4. On The Fly Game Design. Before we began working on the project, the group met and worked out a general design of the game. After this was nailed down, and we knew that we would have beams, ships, shooting, racing, etc, there was still a lot of detail that was left unspecified. Without a complete vision for the game, decisions about game design were made months into the project by the individuals programming those parts of the game, or by the whole group whenever we had a chance to meet. This was especially apparent in the game play, which continued to evolve right up to the last 24 hours before the project was submitted.

Some aspects of game play, such as ammunition power ups, were added to the game late in the project. Other elements that we had planned to include from the beginning, such as jumping between beams, were scrapped because of lack of time.

In terms of the educational goals of the project, this ad hock game design did not pose much of a problem. But, in terms of producing the best possible game in the time available, a clear set of guidelines early in the development process would have allowed us to use our time only on the features that mattered.

5. Last minute hacking. Humans procrastinate. If you run into someone who doesn't, be afraid, because they're likely a robot or an alien. The electronic game industry is well known for Crunch Time. We planned from the very beginning to beat the system. The academic semester workload always skyrockets at the end, and we decided to front load this project to avoid that condition.

We failed…or did we?

We did have the bare bones of our project up and running 1/3rd of the way through the project. However, the last few weeks were significantly busier. Audio was plugged in at the last moment (at the expense of a game-play feature of jumping from beam to beam). The very last night we were a long way from having a good demo. Memory problems had crept into the system, causing floating bugs. Each time we tracked down one bug's location, we would find it to be only a phantom bug, being caused by memory leaks from somewhere else.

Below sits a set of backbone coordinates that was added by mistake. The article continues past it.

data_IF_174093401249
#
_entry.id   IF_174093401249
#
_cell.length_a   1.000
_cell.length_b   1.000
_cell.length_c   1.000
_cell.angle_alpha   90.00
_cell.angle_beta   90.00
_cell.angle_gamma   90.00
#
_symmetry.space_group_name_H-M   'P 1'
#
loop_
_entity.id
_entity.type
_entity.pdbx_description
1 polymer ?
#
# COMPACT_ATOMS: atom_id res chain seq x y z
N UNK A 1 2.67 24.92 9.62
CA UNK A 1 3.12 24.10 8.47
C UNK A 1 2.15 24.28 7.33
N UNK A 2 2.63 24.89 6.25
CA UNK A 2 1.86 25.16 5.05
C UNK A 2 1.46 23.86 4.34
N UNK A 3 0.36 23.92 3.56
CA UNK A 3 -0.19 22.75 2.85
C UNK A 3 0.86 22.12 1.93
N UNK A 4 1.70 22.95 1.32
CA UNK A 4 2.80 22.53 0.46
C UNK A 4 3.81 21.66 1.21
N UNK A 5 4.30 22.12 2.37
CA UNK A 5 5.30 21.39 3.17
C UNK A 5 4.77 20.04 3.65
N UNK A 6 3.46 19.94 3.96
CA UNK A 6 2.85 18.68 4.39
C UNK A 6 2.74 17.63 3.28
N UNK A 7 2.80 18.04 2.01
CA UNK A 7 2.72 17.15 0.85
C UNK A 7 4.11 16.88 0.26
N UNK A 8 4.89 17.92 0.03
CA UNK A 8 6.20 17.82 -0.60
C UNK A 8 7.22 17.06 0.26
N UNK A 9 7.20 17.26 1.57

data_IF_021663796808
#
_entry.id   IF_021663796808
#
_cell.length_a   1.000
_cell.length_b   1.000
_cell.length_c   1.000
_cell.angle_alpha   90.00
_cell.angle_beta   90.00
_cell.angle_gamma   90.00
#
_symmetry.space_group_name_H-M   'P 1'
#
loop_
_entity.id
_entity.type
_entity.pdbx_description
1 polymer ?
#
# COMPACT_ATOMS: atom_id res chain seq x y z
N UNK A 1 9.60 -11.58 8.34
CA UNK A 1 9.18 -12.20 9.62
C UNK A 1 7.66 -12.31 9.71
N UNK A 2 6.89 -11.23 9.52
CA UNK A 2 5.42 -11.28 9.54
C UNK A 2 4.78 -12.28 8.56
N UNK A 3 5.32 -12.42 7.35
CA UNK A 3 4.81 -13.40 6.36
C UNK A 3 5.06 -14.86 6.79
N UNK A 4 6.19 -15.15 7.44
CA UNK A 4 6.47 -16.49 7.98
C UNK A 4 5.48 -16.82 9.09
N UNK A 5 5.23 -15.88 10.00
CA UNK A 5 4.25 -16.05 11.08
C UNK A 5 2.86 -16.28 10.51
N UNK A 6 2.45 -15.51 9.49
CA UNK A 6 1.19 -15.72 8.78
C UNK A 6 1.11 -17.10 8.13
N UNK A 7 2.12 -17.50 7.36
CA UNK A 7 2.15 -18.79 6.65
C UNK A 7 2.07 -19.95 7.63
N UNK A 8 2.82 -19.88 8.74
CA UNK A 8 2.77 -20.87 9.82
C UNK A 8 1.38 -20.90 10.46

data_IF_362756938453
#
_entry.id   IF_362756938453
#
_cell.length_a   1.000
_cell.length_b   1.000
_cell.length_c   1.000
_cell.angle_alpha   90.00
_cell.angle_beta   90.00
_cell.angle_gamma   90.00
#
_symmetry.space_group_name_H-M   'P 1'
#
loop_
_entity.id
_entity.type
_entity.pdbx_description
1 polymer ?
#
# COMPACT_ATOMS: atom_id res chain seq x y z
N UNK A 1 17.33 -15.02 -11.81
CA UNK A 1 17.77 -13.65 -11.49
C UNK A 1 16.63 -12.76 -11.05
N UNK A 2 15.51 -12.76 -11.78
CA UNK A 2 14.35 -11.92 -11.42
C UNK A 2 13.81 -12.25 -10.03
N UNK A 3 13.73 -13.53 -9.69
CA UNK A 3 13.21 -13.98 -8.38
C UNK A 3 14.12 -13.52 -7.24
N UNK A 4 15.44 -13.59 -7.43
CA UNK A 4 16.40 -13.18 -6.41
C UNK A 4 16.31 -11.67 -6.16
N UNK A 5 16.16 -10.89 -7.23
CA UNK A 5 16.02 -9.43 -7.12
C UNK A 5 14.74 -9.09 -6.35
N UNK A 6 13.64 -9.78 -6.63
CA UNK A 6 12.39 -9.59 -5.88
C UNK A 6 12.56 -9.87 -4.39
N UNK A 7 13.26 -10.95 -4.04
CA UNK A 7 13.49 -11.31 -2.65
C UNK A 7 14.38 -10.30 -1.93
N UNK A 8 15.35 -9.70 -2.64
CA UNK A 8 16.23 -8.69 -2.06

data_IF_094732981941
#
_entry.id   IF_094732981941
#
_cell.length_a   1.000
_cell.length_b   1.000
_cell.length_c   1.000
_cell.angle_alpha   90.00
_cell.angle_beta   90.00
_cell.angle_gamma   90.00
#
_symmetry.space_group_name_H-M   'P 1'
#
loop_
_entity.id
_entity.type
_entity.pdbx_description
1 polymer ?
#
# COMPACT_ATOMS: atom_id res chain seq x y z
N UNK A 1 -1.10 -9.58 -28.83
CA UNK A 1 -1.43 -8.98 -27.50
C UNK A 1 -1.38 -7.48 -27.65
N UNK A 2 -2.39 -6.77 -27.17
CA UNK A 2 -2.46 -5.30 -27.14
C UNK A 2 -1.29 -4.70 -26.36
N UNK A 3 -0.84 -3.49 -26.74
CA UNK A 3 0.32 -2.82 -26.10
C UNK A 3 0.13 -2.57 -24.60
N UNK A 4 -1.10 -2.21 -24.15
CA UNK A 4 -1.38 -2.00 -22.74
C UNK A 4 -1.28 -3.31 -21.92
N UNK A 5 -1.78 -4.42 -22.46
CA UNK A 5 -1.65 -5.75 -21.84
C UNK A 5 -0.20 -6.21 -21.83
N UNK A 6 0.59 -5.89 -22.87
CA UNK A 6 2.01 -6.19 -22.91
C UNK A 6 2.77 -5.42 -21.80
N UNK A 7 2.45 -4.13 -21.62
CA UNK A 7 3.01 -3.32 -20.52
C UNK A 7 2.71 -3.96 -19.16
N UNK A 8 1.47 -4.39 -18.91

We locked the code and data (because changing those can cause a memory leak symptom to move as well), and worked on it all night, and managed to fix the final problems only minutes before the class presentation. Somehow, we did manage to sneak in a few final features that night.

To help avoid the problems we had we should have been a little more careful earlier on. Specifically, more code checking should have been included to reduce the time spent debugging. Assertion statements, redundant pointer validity checking, bounds checking, reasonable data range checking, and not assuming that a function will return the right value are all encouraged. Trust no one, as it were.

We failed in avoiding a last minute crunch, even though we worked hard to do most of the work early in the project. However, the crunch time was small with respect to other teams, and of course real world teams. If we had not prepared, things could have likely been much worse. In the end, many agreed that ours was the best demo in the class.




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About the Author(s)

Vincent Scheib


Vincent Scheib is currently working as a graduate student researcher at the University of North Carolina at Chapel Hill. He expects a Master’s degree in 2002, and may continue on to a PhD. His fascination with computer graphics spawned from the underground computer art scene in 1990. For more Vince stuff than you have time to look at, go here: http://www.scheib.net/